2. Once mixture reaches a boil, reduce heat to medium low and cook, whisking frequently for about five minutes, until mixture thickens.

3. Turn off the heat and add butter chunks and vanilla. Whisk until smooth and then transfer pudding to a bowl and press a piece of plastic wrap directly on the surface and refrigerate for at least two hours.

4. After pudding has chilled, stir water and gelatin together in a small bowl and let sit for 5 minutes. Then, microwave for 15 seconds. Set aside.

5. Whip 2 cups of the cream (THIS IS NOT THE WHOLE AMOUNT OF CREAM IN THE RECIPE) with an electric mixer until soft peaks form. Pour about a tablespoon of cream into the gelatin mixture and stir – this will keep it from clumping when added. Add gelatin in a thin but steady stream while beating cream. Continue to beat another minute until stiff peaks form. Soft peaks mean when you lift the mixer the cream comes off it like the way a kid draws an ocean wave – stiff peaks means it makes a point that doesn’t list to the the side at all.

6. Whisk a third of the cream into the chilled pudding, then scoop the rest of the cream on top and fold it in gently using a rubber spatula.

7. To make glaze, microwave chocolate chips (or shaved chocolate), remaining 3/4 c. cream and corn syrup (or agave syrup) for about 1 minute. Whisk until smooth. Set aside to cool about 10 minutes.

8. Line a 9×13 baking dish with graham crackers, breaking them to fit if necessary. Scoop half of the pudding/cream mixture onto graham crackers and smooth with an offset or rubber spatula.

9. Top with a second layer of graham crackers, then spread the rest of the cream mixture evenly on top.

10. Top the cream with the remaining graham crackers.

11. Drizzle glaze over the top layer of graham crackers and smooth to cover, if necessary. Refrigerate, uncovered, for at least 6 or up to 24 hours. Cake will keep, refrigerated, up to 2 days.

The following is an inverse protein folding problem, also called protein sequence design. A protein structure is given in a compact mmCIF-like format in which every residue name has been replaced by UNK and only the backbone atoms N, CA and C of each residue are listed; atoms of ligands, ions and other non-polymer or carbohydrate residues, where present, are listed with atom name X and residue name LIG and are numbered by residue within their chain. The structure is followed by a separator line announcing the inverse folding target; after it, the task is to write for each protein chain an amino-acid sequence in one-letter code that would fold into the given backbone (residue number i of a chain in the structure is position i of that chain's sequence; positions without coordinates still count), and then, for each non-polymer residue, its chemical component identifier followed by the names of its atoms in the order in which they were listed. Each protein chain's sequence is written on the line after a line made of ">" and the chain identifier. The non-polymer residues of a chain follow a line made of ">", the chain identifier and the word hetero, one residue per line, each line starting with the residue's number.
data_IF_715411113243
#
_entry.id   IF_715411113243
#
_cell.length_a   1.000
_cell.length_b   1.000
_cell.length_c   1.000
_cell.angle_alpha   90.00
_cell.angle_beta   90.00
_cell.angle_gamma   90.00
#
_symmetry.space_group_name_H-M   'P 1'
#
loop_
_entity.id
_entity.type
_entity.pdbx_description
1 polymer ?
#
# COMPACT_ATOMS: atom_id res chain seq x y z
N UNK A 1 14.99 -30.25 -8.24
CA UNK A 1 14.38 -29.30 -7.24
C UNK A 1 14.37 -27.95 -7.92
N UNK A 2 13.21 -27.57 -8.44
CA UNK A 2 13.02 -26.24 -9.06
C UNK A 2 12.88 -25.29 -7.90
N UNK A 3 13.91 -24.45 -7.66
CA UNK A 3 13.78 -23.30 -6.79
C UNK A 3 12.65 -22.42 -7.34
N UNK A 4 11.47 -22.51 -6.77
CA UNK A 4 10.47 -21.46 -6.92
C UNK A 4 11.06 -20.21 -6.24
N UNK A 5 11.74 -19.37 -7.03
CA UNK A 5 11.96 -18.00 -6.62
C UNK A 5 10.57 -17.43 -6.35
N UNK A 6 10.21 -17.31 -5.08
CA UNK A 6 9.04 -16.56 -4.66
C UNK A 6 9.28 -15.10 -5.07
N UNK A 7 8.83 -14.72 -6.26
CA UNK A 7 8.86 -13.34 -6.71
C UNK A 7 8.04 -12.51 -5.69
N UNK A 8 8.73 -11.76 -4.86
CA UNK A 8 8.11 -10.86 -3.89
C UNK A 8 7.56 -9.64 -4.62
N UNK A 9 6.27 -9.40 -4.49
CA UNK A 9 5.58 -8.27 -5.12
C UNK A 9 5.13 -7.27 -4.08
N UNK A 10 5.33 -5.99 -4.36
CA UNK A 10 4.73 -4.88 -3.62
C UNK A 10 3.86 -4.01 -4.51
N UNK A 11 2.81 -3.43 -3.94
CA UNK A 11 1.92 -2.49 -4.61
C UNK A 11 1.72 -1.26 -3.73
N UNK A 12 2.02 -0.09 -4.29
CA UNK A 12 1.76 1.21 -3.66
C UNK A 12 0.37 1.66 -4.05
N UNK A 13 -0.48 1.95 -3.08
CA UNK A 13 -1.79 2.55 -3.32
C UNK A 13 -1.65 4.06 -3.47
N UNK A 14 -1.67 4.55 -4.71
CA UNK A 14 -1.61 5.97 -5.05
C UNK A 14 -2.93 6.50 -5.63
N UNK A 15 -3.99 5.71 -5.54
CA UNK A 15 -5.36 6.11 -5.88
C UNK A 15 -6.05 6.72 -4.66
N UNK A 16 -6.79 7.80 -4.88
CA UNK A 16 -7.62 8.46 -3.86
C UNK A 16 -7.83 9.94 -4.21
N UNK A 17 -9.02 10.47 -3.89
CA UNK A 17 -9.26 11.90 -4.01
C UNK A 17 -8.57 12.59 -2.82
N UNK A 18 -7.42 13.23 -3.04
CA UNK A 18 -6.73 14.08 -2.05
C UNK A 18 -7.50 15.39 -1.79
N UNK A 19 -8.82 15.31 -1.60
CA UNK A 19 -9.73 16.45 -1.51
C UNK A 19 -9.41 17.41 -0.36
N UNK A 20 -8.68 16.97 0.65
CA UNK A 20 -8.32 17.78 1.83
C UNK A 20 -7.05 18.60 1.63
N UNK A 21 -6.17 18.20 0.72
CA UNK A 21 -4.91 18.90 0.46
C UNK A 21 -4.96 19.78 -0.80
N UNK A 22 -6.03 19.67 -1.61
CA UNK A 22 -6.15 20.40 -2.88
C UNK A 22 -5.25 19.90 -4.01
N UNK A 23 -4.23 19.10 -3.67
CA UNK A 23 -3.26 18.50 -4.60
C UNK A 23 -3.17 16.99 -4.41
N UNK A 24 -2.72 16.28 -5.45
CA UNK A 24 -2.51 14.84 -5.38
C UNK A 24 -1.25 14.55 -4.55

I can’t say enough about how tasty this cake is.  If you try it, please let me know what you think.  I am confident that you will be as impressed as I am.




Visitors in Ojai

We have just returned from an overnight visit to Ojai. We had the pleasure of having two visitors while we were there: Rachael and Luna. This was possible because Sarah is currently working nights and Gregorio had a graduate class on Wednesday night so Rachael was able to bring Luna up for the night.

We had a lot of fun first going to the beach in Ventura and then heading to the orange grove for turkey hot dogs, barbecue beans and potato salad. We all slept in the Spartan Manor – Luna and Rachael on our bed and Ray and I on a bed we made on the floor in the front room. (We decided we ought to give the more comfortable bed to our guests.) This morning we had freshly squeezed orange juice and bowls of oatmeal before Rachael. Luna and I headed off for a hike at the Nature Conservancy. (Ray felt he needed to stay back and work on the land.) After returning, we ate lunch and Rachael and Luna headed home to see Luna’s mom, who was just waking up from her day-time sleeping after her overnight shift at the hospital.